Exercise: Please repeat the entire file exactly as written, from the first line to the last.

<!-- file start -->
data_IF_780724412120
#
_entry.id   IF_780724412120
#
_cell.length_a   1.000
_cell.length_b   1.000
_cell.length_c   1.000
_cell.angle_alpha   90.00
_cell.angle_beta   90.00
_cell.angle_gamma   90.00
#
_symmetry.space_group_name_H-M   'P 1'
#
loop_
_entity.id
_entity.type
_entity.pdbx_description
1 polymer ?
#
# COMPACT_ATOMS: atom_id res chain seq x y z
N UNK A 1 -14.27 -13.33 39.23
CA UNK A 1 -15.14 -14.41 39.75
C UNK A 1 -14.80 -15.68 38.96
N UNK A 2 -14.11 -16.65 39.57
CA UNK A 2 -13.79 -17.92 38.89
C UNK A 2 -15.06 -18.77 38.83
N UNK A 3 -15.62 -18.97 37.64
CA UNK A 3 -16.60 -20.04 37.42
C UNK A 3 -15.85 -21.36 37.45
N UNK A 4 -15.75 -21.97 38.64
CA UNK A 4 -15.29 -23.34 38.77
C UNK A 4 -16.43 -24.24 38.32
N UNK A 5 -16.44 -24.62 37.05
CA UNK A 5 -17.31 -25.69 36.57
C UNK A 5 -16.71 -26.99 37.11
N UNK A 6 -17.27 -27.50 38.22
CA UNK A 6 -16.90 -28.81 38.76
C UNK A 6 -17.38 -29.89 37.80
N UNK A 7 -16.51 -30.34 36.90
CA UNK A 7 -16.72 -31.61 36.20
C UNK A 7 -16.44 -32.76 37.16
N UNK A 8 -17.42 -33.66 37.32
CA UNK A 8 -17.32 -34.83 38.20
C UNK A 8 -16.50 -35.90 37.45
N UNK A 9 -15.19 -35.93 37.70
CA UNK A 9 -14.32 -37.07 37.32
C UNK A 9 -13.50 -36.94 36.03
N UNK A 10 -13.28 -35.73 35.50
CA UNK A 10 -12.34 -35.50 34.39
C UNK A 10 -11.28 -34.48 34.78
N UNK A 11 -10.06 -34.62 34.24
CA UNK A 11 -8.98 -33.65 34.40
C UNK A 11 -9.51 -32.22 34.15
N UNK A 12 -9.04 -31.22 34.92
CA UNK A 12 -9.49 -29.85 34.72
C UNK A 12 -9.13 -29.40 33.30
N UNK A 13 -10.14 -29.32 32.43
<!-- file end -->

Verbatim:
data_IF_780724412120
#
_entry.id   IF_780724412120
#
_cell.length_a   1.000
_cell.length_b   1.000
_cell.length_c   1.000
_cell.angle_alpha   90.00
_cell.angle_beta   90.00
_cell.angle_gamma   90.00
#
_symmetry.space_group_name_H-M   'P 1'
#
loop_
_entity.id
_entity.type
_entity.pdbx_description
1 polymer ?
#
# COMPACT_ATOMS: atom_id res chain seq x y z
N UNK A 1 -14.27 -13.33 39.23
CA UNK A 1 -15.14 -14.41 39.75
C UNK A 1 -14.80 -15.68 38.96
N UNK A 2 -14.11 -16.65 39.57
CA UNK A 2 -13.79 -17.92 38.89
C UNK A 2 -15.06 -18.77 38.83
N UNK A 3 -15.62 -18.97 37.64
CA UNK A 3 -16.60 -20.04 37.42
C UNK A 3 -15.85 -21.36 37.45
N UNK A 4 -15.75 -21.97 38.64
CA UNK A 4 -15.29 -23.34 38.77
C UNK A 4 -16.43 -24.24 38.32
N UNK A 5 -16.44 -24.62 37.05
CA UNK A 5 -17.31 -25.69 36.57
C UNK A 5 -16.71 -26.99 37.11
N UNK A 6 -17.27 -27.50 38.22
CA UNK A 6 -16.90 -28.81 38.76
C UNK A 6 -17.38 -29.89 37.80
N UNK A 7 -16.51 -30.34 36.90
CA UNK A 7 -16.72 -31.61 36.20
C UNK A 7 -16.44 -32.76 37.16
N UNK A 8 -17.42 -33.66 37.32
CA UNK A 8 -17.32 -34.83 38.20
C UNK A 8 -16.50 -35.90 37.45
N UNK A 9 -15.19 -35.93 37.70
CA UNK A 9 -14.32 -37.07 37.32
C UNK A 9 -13.50 -36.94 36.03
N UNK A 10 -13.28 -35.73 35.50
CA UNK A 10 -12.34 -35.50 34.39
C UNK A 10 -11.28 -34.48 34.78
N UNK A 11 -10.06 -34.62 34.24
CA UNK A 11 -8.98 -33.65 34.40
C UNK A 11 -9.51 -32.22 34.15
N UNK A 12 -9.04 -31.22 34.92
CA UNK A 12 -9.49 -29.85 34.72
C UNK A 12 -9.13 -29.40 33.30
N UNK A 13 -10.14 -29.32 32.43